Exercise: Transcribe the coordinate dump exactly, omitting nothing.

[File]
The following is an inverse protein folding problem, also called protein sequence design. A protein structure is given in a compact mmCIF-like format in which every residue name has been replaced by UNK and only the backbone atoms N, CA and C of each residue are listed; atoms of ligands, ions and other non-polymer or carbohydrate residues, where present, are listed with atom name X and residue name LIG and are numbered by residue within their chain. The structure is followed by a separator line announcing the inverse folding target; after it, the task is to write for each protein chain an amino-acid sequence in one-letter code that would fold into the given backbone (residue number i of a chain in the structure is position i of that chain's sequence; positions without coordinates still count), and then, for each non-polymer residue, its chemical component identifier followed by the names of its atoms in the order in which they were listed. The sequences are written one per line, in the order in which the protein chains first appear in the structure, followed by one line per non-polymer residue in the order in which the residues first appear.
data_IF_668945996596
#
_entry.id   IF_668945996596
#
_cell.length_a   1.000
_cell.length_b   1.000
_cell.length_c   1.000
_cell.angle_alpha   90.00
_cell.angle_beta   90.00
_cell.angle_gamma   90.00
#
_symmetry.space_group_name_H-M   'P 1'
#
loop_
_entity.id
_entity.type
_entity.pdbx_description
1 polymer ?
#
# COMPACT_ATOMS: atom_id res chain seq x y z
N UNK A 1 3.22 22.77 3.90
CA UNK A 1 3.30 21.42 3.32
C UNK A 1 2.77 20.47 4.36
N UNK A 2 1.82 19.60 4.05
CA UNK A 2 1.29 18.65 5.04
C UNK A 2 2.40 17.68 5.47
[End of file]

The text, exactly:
The following is an inverse protein folding problem, also called protein sequence design. A protein structure is given in a compact mmCIF-like format in which every residue name has been replaced by UNK and only the backbone atoms N, CA and C of each residue are listed; atoms of ligands, ions and other non-polymer or carbohydrate residues, where present, are listed with atom name X and residue name LIG and are numbered by residue within their chain. The structure is followed by a separator line announcing the inverse folding target; after it, the task is to write for each protein chain an amino-acid sequence in one-letter code that would fold into the given backbone (residue number i of a chain in the structure is position i of that chain's sequence; positions without coordinates still count), and then, for each non-polymer residue, its chemical component identifier followed by the names of its atoms in the order in which they were listed. The sequences are written one per line, in the order in which the protein chains first appear in the structure, followed by one line per non-polymer residue in the order in which the residues first appear.
data_IF_668945996596
#
_entry.id   IF_668945996596
#
_cell.length_a   1.000
_cell.length_b   1.000
_cell.length_c   1.000
_cell.angle_alpha   90.00
_cell.angle_beta   90.00
_cell.angle_gamma   90.00
#
_symmetry.space_group_name_H-M   'P 1'
#
loop_
_entity.id
_entity.type
_entity.pdbx_description
1 polymer ?
#
# COMPACT_ATOMS: atom_id res chain seq x y z
N UNK A 1 3.22 22.77 3.90
CA UNK A 1 3.30 21.42 3.32
C UNK A 1 2.77 20.47 4.36
N UNK A 2 1.82 19.60 4.05
CA UNK A 2 1.29 18.65 5.04
C UNK A 2 2.40 17.68 5.47